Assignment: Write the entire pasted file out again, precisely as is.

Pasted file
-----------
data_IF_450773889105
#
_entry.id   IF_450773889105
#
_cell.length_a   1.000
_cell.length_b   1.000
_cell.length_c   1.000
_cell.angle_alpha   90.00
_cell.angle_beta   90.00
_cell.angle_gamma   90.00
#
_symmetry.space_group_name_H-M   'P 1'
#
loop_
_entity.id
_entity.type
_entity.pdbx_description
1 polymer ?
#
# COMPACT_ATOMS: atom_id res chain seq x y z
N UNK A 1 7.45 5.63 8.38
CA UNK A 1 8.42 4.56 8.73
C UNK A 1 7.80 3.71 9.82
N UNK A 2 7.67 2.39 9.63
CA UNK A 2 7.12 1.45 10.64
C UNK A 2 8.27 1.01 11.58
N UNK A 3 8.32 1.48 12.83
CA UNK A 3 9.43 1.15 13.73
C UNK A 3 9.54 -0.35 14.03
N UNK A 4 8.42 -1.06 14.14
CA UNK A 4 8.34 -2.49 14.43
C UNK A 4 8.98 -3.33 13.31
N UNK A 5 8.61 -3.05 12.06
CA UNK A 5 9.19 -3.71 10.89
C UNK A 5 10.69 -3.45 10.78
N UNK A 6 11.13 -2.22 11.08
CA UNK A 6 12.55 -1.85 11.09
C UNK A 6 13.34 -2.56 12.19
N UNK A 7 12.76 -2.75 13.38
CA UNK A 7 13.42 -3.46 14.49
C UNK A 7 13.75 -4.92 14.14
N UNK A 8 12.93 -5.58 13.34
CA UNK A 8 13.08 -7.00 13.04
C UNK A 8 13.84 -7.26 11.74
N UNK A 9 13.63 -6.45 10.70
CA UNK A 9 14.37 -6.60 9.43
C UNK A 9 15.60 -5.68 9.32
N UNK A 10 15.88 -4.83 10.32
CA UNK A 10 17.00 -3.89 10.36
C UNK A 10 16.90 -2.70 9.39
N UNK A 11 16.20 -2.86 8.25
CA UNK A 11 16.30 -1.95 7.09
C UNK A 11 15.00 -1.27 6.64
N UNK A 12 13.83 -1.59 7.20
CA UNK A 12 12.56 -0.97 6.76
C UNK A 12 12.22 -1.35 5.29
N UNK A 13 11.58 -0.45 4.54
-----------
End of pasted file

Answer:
data_IF_450773889105
#
_entry.id   IF_450773889105
#
_cell.length_a   1.000
_cell.length_b   1.000
_cell.length_c   1.000
_cell.angle_alpha   90.00
_cell.angle_beta   90.00
_cell.angle_gamma   90.00
#
_symmetry.space_group_name_H-M   'P 1'
#
loop_
_entity.id
_entity.type
_entity.pdbx_description
1 polymer ?
#
# COMPACT_ATOMS: atom_id res chain seq x y z
N UNK A 1 7.45 5.63 8.38
CA UNK A 1 8.42 4.56 8.73
C UNK A 1 7.80 3.71 9.82
N UNK A 2 7.67 2.39 9.63
CA UNK A 2 7.12 1.45 10.64
C UNK A 2 8.27 1.01 11.58
N UNK A 3 8.32 1.48 12.83
CA UNK A 3 9.43 1.15 13.73
C UNK A 3 9.54 -0.35 14.03
N UNK A 4 8.42 -1.06 14.14
CA UNK A 4 8.34 -2.49 14.43
C UNK A 4 8.98 -3.33 13.31
N UNK A 5 8.61 -3.05 12.06
CA UNK A 5 9.19 -3.71 10.89
C UNK A 5 10.69 -3.45 10.78
N UNK A 6 11.13 -2.22 11.08
CA UNK A 6 12.55 -1.85 11.09
C UNK A 6 13.34 -2.56 12.19
N UNK A 7 12.76 -2.75 13.38
CA UNK A 7 13.42 -3.46 14.49
C UNK A 7 13.75 -4.92 14.14
N UNK A 8 12.93 -5.58 13.34
CA UNK A 8 13.08 -7.00 13.04
C UNK A 8 13.84 -7.26 11.74
N UNK A 9 13.63 -6.45 10.70
CA UNK A 9 14.37 -6.60 9.43
C UNK A 9 15.60 -5.68 9.32
N UNK A 10 15.88 -4.83 10.32
CA UNK A 10 17.00 -3.89 10.36
C UNK A 10 16.90 -2.70 9.39
N UNK A 11 16.20 -2.86 8.25
CA UNK A 11 16.30 -1.95 7.09
C UNK A 11 15.00 -1.27 6.64
N UNK A 12 13.83 -1.59 7.20
CA UNK A 12 12.56 -0.97 6.76
C UNK A 12 12.22 -1.35 5.29
N UNK A 13 11.58 -0.45 4.54